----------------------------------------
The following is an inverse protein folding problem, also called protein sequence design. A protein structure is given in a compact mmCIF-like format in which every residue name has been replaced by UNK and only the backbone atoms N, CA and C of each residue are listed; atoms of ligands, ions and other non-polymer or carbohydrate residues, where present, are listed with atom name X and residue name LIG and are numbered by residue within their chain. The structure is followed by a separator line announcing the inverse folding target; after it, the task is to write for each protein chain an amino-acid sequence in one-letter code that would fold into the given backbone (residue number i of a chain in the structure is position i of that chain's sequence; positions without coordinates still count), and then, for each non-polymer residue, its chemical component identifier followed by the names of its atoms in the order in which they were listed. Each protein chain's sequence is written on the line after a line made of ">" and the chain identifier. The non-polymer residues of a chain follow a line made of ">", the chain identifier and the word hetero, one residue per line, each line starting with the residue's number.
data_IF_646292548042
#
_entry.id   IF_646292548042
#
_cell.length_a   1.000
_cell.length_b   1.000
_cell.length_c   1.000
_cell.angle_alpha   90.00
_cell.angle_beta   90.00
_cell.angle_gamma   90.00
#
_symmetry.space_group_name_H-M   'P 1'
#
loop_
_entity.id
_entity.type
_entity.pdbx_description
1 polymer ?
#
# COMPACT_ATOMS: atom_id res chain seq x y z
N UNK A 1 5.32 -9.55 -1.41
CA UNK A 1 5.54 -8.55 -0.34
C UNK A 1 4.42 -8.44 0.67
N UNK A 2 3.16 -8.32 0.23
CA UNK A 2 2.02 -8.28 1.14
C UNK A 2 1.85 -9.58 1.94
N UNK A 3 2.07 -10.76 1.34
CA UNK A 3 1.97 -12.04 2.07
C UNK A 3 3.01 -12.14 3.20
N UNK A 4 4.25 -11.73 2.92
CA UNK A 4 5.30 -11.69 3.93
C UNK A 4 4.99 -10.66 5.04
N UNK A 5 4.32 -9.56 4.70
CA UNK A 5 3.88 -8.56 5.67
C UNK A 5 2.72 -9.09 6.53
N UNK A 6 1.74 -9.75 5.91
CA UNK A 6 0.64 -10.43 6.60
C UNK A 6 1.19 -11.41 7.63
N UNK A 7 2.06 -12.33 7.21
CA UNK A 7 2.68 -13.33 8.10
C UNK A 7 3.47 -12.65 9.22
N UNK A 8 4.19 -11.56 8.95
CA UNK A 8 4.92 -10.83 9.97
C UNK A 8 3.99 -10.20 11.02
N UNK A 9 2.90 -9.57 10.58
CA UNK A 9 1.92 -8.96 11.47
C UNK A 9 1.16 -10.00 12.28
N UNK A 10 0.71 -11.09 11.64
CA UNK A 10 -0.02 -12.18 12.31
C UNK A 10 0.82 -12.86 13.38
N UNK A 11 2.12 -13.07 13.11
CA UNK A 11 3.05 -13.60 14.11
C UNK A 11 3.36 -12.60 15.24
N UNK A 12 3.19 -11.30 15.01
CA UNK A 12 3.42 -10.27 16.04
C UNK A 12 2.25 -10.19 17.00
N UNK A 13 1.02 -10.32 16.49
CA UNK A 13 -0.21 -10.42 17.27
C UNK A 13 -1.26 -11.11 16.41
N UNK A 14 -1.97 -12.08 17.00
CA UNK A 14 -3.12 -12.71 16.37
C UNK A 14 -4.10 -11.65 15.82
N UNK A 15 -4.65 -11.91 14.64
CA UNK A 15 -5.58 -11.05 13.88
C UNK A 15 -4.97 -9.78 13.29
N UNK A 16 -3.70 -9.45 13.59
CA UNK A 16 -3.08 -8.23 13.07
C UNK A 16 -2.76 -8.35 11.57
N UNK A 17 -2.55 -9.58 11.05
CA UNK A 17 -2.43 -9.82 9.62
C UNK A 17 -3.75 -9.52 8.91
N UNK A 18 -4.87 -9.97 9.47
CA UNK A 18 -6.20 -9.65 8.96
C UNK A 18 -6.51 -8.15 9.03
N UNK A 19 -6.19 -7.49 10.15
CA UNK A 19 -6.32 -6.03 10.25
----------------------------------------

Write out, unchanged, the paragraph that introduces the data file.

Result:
The following is an inverse protein folding problem, also called protein sequence design. A protein structure is given in a compact mmCIF-like format in which every residue name has been replaced by UNK and only the backbone atoms N, CA and C of each residue are listed; atoms of ligands, ions and other non-polymer or carbohydrate residues, where present, are listed with atom name X and residue name LIG and are numbered by residue within their chain. The structure is followed by a separator line announcing the inverse folding target; after it, the task is to write for each protein chain an amino-acid sequence in one-letter code that would fold into the given backbone (residue number i of a chain in the structure is position i of that chain's sequence; positions without coordinates still count), and then, for each non-polymer residue, its chemical component identifier followed by the names of its atoms in the order in which they were listed. Each protein chain's sequence is written on the line after a line made of ">" and the chain identifier. The non-polymer residues of a chain follow a line made of ">", the chain identifier and the word hetero, one residue per line, each line starting with the residue's number.